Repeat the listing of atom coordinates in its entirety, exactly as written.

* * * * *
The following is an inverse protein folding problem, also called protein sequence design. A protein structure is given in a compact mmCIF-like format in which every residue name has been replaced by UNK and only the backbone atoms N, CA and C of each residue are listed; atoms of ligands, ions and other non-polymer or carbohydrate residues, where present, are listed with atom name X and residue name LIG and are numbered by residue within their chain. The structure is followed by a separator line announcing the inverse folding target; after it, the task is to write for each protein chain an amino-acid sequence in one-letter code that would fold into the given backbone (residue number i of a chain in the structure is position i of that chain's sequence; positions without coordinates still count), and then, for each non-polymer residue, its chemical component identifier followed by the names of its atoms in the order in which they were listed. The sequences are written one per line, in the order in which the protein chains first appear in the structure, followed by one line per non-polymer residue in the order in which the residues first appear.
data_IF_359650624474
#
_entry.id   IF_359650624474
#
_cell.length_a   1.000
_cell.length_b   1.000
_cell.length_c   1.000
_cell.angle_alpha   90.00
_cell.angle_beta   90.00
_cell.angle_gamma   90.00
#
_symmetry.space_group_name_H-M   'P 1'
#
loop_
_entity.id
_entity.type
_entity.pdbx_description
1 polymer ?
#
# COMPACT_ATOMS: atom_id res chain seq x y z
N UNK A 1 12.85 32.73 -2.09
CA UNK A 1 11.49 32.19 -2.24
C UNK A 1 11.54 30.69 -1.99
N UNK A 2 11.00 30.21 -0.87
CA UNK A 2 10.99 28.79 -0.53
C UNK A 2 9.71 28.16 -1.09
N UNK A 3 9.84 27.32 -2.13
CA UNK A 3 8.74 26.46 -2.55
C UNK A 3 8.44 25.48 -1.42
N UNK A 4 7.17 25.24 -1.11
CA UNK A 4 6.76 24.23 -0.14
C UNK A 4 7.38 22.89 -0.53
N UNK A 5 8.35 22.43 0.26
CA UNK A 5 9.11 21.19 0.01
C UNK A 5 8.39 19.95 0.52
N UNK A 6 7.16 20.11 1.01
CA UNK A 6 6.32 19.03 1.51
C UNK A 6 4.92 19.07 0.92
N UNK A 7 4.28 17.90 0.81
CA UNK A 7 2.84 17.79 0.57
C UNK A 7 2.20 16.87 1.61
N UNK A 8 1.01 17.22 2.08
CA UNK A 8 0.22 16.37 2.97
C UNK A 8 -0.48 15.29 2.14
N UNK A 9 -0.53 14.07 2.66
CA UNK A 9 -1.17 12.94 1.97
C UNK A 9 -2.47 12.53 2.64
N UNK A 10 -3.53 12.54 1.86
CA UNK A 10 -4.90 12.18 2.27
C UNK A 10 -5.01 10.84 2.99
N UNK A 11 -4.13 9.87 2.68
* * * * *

The following is an inverse protein folding problem, also called protein sequence design. A protein structure is given in a compact mmCIF-like format in which every residue name has been replaced by UNK and only the backbone atoms N, CA and C of each residue are listed; atoms of ligands, ions and other non-polymer or carbohydrate residues, where present, are listed with atom name X and residue name LIG and are numbered by residue within their chain. The structure is followed by a separator line announcing the inverse folding target; after it, the task is to write for each protein chain an amino-acid sequence in one-letter code that would fold into the given backbone (residue number i of a chain in the structure is position i of that chain's sequence; positions without coordinates still count), and then, for each non-polymer residue, its chemical component identifier followed by the names of its atoms in the order in which they were listed. The sequences are written one per line, in the order in which the protein chains first appear in the structure, followed by one line per non-polymer residue in the order in which the residues first appear.
data_IF_359650624474
#
_entry.id   IF_359650624474
#
_cell.length_a   1.000
_cell.length_b   1.000
_cell.length_c   1.000
_cell.angle_alpha   90.00
_cell.angle_beta   90.00
_cell.angle_gamma   90.00
#
_symmetry.space_group_name_H-M   'P 1'
#
loop_
_entity.id
_entity.type
_entity.pdbx_description
1 polymer ?
#
# COMPACT_ATOMS: atom_id res chain seq x y z
N UNK A 1 12.85 32.73 -2.09
CA UNK A 1 11.49 32.19 -2.24
C UNK A 1 11.54 30.69 -1.99
N UNK A 2 11.00 30.21 -0.87
CA UNK A 2 10.99 28.79 -0.53
C UNK A 2 9.71 28.16 -1.09
N UNK A 3 9.84 27.32 -2.13
CA UNK A 3 8.74 26.46 -2.55
C UNK A 3 8.44 25.48 -1.42
N UNK A 4 7.17 25.24 -1.11
CA UNK A 4 6.76 24.23 -0.14
C UNK A 4 7.38 22.89 -0.53
N UNK A 5 8.35 22.43 0.26
CA UNK A 5 9.11 21.19 0.01
C UNK A 5 8.39 19.95 0.52
N UNK A 6 7.16 20.11 1.01
CA UNK A 6 6.32 19.03 1.51
C UNK A 6 4.92 19.07 0.92
N UNK A 7 4.28 17.90 0.81
CA UNK A 7 2.84 17.79 0.57
C UNK A 7 2.20 16.87 1.61
N UNK A 8 1.01 17.22 2.08
CA UNK A 8 0.22 16.37 2.97
C UNK A 8 -0.48 15.29 2.14
N UNK A 9 -0.53 14.07 2.66
CA UNK A 9 -1.17 12.94 1.97
C UNK A 9 -2.47 12.53 2.64
N UNK A 10 -3.53 12.54 1.86
CA UNK A 10 -4.90 12.18 2.27
C UNK A 10 -5.01 10.84 2.99
N UNK A 11 -4.13 9.87 2.68